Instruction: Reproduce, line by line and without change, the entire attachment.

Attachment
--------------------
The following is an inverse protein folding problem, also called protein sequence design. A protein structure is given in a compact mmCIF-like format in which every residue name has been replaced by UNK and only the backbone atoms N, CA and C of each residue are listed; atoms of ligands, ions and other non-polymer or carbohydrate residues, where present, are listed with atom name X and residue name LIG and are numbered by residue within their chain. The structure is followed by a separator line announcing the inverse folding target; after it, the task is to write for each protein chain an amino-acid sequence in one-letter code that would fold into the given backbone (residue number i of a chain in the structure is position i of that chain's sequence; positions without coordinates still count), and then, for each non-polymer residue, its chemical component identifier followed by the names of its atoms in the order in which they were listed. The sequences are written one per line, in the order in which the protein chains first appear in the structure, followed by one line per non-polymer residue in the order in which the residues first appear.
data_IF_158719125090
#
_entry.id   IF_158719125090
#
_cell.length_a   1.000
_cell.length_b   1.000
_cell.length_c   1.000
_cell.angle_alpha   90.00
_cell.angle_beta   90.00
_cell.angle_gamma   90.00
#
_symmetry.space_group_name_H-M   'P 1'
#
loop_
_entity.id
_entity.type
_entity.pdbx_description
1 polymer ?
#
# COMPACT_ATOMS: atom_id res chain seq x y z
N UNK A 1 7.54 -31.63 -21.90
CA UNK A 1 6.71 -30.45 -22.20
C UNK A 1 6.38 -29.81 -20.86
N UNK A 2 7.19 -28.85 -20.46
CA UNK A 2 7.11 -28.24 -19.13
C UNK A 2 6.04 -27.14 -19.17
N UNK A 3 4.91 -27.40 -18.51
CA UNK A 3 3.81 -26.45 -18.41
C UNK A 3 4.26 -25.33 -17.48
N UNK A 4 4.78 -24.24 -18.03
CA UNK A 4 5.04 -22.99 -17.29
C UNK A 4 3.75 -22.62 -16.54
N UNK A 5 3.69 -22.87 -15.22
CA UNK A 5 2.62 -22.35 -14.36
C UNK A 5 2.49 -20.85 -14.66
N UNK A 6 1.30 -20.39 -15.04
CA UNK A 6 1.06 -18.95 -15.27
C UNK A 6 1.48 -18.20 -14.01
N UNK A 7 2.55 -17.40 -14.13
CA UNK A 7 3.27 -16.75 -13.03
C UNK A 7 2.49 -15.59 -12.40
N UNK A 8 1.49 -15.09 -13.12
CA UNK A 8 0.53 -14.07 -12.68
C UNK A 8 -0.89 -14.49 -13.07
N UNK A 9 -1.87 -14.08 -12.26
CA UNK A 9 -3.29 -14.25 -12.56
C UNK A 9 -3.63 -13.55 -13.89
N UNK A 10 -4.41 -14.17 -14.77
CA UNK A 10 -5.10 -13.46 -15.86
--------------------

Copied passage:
The following is an inverse protein folding problem, also called protein sequence design. A protein structure is given in a compact mmCIF-like format in which every residue name has been replaced by UNK and only the backbone atoms N, CA and C of each residue are listed; atoms of ligands, ions and other non-polymer or carbohydrate residues, where present, are listed with atom name X and residue name LIG and are numbered by residue within their chain. The structure is followed by a separator line announcing the inverse folding target; after it, the task is to write for each protein chain an amino-acid sequence in one-letter code that would fold into the given backbone (residue number i of a chain in the structure is position i of that chain's sequence; positions without coordinates still count), and then, for each non-polymer residue, its chemical component identifier followed by the names of its atoms in the order in which they were listed. The sequences are written one per line, in the order in which the protein chains first appear in the structure, followed by one line per non-polymer residue in the order in which the residues first appear.
data_IF_158719125090
#
_entry.id   IF_158719125090
#
_cell.length_a   1.000
_cell.length_b   1.000
_cell.length_c   1.000
_cell.angle_alpha   90.00
_cell.angle_beta   90.00
_cell.angle_gamma   90.00
#
_symmetry.space_group_name_H-M   'P 1'
#
loop_
_entity.id
_entity.type
_entity.pdbx_description
1 polymer ?
#
# COMPACT_ATOMS: atom_id res chain seq x y z
N UNK A 1 7.54 -31.63 -21.90
CA UNK A 1 6.71 -30.45 -22.20
C UNK A 1 6.38 -29.81 -20.86
N UNK A 2 7.19 -28.85 -20.46
CA UNK A 2 7.11 -28.24 -19.13
C UNK A 2 6.04 -27.14 -19.17
N UNK A 3 4.91 -27.40 -18.51
CA UNK A 3 3.81 -26.45 -18.41
C UNK A 3 4.26 -25.33 -17.48
N UNK A 4 4.78 -24.24 -18.03
CA UNK A 4 5.04 -22.99 -17.29
C UNK A 4 3.75 -22.62 -16.54
N UNK A 5 3.69 -22.87 -15.22
CA UNK A 5 2.62 -22.35 -14.36
C UNK A 5 2.49 -20.85 -14.66
N UNK A 6 1.30 -20.39 -15.04
CA UNK A 6 1.06 -18.95 -15.27
C UNK A 6 1.48 -18.20 -14.01
N UNK A 7 2.55 -17.40 -14.13
CA UNK A 7 3.27 -16.75 -13.03
C UNK A 7 2.49 -15.59 -12.40
N UNK A 8 1.49 -15.09 -13.12
CA UNK A 8 0.53 -14.07 -12.68
C UNK A 8 -0.89 -14.49 -13.07
N UNK A 9 -1.87 -14.08 -12.26
CA UNK A 9 -3.29 -14.25 -12.56
C UNK A 9 -3.63 -13.55 -13.89
N UNK A 10 -4.41 -14.17 -14.77
CA UNK A 10 -5.10 -13.46 -15.86